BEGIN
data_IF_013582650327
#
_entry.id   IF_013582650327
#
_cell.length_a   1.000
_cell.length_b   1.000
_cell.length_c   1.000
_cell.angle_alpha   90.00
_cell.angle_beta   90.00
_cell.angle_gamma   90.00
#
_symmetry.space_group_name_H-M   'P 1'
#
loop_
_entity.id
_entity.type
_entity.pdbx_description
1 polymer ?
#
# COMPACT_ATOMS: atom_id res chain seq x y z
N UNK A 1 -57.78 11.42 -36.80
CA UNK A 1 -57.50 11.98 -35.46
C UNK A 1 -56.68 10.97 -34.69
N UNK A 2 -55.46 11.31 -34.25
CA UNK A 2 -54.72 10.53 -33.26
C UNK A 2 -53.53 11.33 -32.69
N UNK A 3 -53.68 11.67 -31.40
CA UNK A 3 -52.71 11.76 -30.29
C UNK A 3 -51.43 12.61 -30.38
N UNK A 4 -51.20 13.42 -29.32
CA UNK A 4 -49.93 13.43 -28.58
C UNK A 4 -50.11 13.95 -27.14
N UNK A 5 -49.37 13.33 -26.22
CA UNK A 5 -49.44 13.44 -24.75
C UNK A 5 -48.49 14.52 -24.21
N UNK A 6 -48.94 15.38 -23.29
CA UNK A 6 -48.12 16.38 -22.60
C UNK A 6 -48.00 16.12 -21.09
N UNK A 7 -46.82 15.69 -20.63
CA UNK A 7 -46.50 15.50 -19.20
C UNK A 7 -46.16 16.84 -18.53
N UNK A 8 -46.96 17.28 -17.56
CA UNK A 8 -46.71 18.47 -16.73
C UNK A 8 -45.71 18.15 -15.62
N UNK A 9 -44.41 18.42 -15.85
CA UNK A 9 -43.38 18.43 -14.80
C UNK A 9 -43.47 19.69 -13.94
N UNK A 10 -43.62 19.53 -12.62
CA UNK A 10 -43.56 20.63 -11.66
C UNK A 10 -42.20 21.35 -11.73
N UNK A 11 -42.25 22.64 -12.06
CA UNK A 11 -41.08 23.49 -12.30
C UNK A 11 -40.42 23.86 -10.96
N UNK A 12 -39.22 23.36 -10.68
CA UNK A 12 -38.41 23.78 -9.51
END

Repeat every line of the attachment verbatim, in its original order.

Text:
data_IF_013582650327
#
_entry.id   IF_013582650327
#
_cell.length_a   1.000
_cell.length_b   1.000
_cell.length_c   1.000
_cell.angle_alpha   90.00
_cell.angle_beta   90.00
_cell.angle_gamma   90.00
#
_symmetry.space_group_name_H-M   'P 1'
#
loop_
_entity.id
_entity.type
_entity.pdbx_description
1 polymer ?
#
# COMPACT_ATOMS: atom_id res chain seq x y z
N UNK A 1 -57.78 11.42 -36.80
CA UNK A 1 -57.50 11.98 -35.46
C UNK A 1 -56.68 10.97 -34.69
N UNK A 2 -55.46 11.31 -34.25
CA UNK A 2 -54.72 10.53 -33.26
C UNK A 2 -53.53 11.33 -32.69
N UNK A 3 -53.68 11.67 -31.40
CA UNK A 3 -52.71 11.76 -30.29
C UNK A 3 -51.43 12.61 -30.38
N UNK A 4 -51.20 13.42 -29.32
CA UNK A 4 -49.93 13.43 -28.58
C UNK A 4 -50.11 13.95 -27.14
N UNK A 5 -49.37 13.33 -26.22
CA UNK A 5 -49.44 13.44 -24.75
C UNK A 5 -48.49 14.52 -24.21
N UNK A 6 -48.94 15.38 -23.29
CA UNK A 6 -48.12 16.38 -22.60
C UNK A 6 -48.00 16.12 -21.09
N UNK A 7 -46.82 15.69 -20.63
CA UNK A 7 -46.50 15.50 -19.20
C UNK A 7 -46.16 16.84 -18.53
N UNK A 8 -46.96 17.28 -17.56
CA UNK A 8 -46.71 18.47 -16.73
C UNK A 8 -45.71 18.15 -15.62
N UNK A 9 -44.41 18.42 -15.85
CA UNK A 9 -43.38 18.43 -14.80
C UNK A 9 -43.47 19.69 -13.94
N UNK A 10 -43.62 19.53 -12.62
CA UNK A 10 -43.56 20.63 -11.66
C UNK A 10 -42.20 21.35 -11.73
N UNK A 11 -42.25 22.64 -12.06
CA UNK A 11 -41.08 23.49 -12.30
C UNK A 11 -40.42 23.86 -10.96
N UNK A 12 -39.22 23.36 -10.68
CA UNK A 12 -38.41 23.78 -9.51